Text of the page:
Who is Sandi Tan?

September 21, 2018

“I see it as a very strange and round-about happy ending,” said Sandi Tan at a screening of her new film, “Shirkers,” at Brandeis’ Wasserman Cinematheque on Sept. 16. Tan’s film is a winding, autobiographical cine-essay about a movie—her movie—that dramatically changed her life.

It was Singapore in the early 90s, and the small island nation didn’t have much of a film scene. In the face of increasingly strict and overbearing governmental policy—certain practices, such as chewing gum, were banned—director Sandi Tan and her other rebellious teenager friends found their outlet in counterculture, making their own zines and experimenting with filmmaking.

Because Singapore had virtually no film industry, when Tan and Co. began making an independent feature, it was special. Written, produced and starring Tan, “Shirkers” was about a sixteen-year old girl who murdered anyone she loved. It was way ahead of its time.

Shot on a shoestring budget, with the producers going to Kodak every few days to beg for free castoff film stock, the production became something of a local legend. When they finally finished, Tan and her friends had done the impossible: They created a movie with essentially no resources and formal training. Then they went their separate ways, back to universities across the globe.

But lurking behind the scenes was an oddball mentor figure: Georges Cardona, a man of dubious background and twice the age of the kids he was working with. He claimed that he inspired James Spader’s character in “Sex, Lies, and Videotape.” He was obsessed with movies, especially the French New Wave—styling himself as a Laszlo Kovacs-type figure. After the shoot, Cardona, who directed the 1992 “Shirkers,” was in possession of all the footage.

I don’t want to divulge exactly what happened. The twisty mystery of why “Shirkers” was never edited and released is part of what gives the story of Tan’s new documentary film of the same name its charm. Suffice it to say that “Shirkers” was never released, and the resulting documentary, made twenty-five years later, explores that mystery.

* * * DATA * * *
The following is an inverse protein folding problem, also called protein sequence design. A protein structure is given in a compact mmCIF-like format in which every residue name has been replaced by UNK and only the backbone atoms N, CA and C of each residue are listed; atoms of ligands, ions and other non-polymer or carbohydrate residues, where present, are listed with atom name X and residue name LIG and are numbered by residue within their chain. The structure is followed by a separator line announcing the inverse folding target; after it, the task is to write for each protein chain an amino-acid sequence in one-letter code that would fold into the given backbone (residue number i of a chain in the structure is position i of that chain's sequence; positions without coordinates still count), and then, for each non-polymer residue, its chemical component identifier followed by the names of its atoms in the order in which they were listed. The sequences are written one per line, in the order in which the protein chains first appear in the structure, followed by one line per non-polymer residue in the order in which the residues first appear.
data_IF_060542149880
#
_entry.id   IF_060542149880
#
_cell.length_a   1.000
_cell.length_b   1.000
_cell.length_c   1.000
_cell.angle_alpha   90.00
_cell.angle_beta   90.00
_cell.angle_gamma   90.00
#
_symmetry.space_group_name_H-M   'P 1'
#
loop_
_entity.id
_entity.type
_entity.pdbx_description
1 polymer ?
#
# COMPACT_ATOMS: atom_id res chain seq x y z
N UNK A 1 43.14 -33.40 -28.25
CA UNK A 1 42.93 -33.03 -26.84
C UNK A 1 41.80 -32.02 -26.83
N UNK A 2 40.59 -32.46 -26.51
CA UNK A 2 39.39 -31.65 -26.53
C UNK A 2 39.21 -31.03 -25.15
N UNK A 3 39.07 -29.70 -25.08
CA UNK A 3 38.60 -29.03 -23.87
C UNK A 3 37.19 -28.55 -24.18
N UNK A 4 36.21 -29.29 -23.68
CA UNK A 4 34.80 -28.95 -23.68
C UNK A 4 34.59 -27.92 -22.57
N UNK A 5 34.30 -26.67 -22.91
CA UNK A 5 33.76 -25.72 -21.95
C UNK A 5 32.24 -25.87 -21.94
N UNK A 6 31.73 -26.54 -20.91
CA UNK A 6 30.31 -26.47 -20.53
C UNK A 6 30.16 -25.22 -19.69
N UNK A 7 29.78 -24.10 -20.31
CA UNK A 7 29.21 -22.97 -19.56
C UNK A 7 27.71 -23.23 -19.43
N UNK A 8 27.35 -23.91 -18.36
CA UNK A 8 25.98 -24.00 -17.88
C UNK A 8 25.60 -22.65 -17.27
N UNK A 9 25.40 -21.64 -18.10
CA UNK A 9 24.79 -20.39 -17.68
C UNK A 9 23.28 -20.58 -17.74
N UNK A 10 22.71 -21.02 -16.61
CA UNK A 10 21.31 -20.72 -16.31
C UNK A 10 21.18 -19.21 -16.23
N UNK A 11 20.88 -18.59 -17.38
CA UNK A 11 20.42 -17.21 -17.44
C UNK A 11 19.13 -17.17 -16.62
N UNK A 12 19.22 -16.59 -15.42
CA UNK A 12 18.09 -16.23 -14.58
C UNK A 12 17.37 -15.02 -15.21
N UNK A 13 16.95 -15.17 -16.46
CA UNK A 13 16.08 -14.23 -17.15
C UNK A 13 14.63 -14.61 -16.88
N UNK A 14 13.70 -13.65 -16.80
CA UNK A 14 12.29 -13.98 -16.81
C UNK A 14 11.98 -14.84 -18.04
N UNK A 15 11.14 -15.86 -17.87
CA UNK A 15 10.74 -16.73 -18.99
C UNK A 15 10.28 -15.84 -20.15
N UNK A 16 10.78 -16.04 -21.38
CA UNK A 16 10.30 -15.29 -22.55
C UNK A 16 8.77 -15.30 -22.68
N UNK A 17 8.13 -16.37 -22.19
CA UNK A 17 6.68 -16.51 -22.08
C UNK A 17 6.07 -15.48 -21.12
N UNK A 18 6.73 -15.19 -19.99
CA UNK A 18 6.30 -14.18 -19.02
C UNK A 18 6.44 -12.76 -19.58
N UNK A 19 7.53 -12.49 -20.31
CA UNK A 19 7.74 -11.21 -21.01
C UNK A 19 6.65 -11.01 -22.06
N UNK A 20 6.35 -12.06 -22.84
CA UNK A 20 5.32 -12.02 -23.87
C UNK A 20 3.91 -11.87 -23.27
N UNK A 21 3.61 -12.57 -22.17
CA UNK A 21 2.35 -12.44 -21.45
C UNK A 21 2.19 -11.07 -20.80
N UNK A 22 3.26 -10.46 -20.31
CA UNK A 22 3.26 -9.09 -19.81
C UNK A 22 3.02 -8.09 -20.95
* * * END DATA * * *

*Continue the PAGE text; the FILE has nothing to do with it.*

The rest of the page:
Tan’s new documentary looks back at what happened—how the non-release of this film affected the life trajectories of everyone involved. She goes back and interviews her friends and investigates what happened to Georges Cardona and the film—asking especially why, after all that work, he stopped the movie from being made.

The shreds of “Shirkers” —the fiction film—that we get to see depict a personal perspective on a bygone Singapore. For better or worse, “Shirkers” is an autobiographical film, and the time capsule aspect is particularly compelling. Many of the places, like the Singapore-Malay railway, that were filmed back in the 90s aren’t there anymore. The film fragments we see are a time capsule, showing Tan and her country in a really personal, unique way. We get to see a lot of Tan playing the protagonist “S” in 1992, but I wished that the film would have given us a better sense of who she is now.

It’s here “Shirkers” isn’t entirely successful, simultaneously too close and too distant from its director to develop a sense of her character. I found myself asking, “Who is Sandi Tan?”

We see interviews with old friends that worked on “Shirkers,” in which they say things to Sandi—but now she’s almost always off camera, leaving herself out of a fascinating story that she’s at the center of. Tan got close to admitting as much, mentioning in the Q&A that an editor friend had told her to make the movie more personal and to film video diaries of herself throughout the process. We needed a third-party perspective of Sandi Tan, and the film suffers for it. There’s autobiographical voiceover from her—and glimpses of who she was in 1992, but Tan obscures herself in the present-day portions of the film. If the director hadn’t been in the audience that night, I don’t think I would have been able to get a good sense of what this journey meant to her.

“Shirkers” is set to hit Netflix on Oct. 26. It was kind of weird seeing the Netflix logo for a movie on the big screen, but it’s encouraging to see the streaming service investing in higher-quality films than most of the junk they’ve been pumping out. If you liked docs on Netflix like “Holy Hell,” “The Imposter,” or HBO’s “Tickled,” then “Shirkers” is for you.

Tan hinted at the end of the Q&A that she was in talks to do more stuff, and I’m interested in seeing what she comes up with. The film she set out to make in 1992 was groundbreaking, even if the one she made in 2018 wasn’t, and I’d like to see what she comes up with next.

Menu Title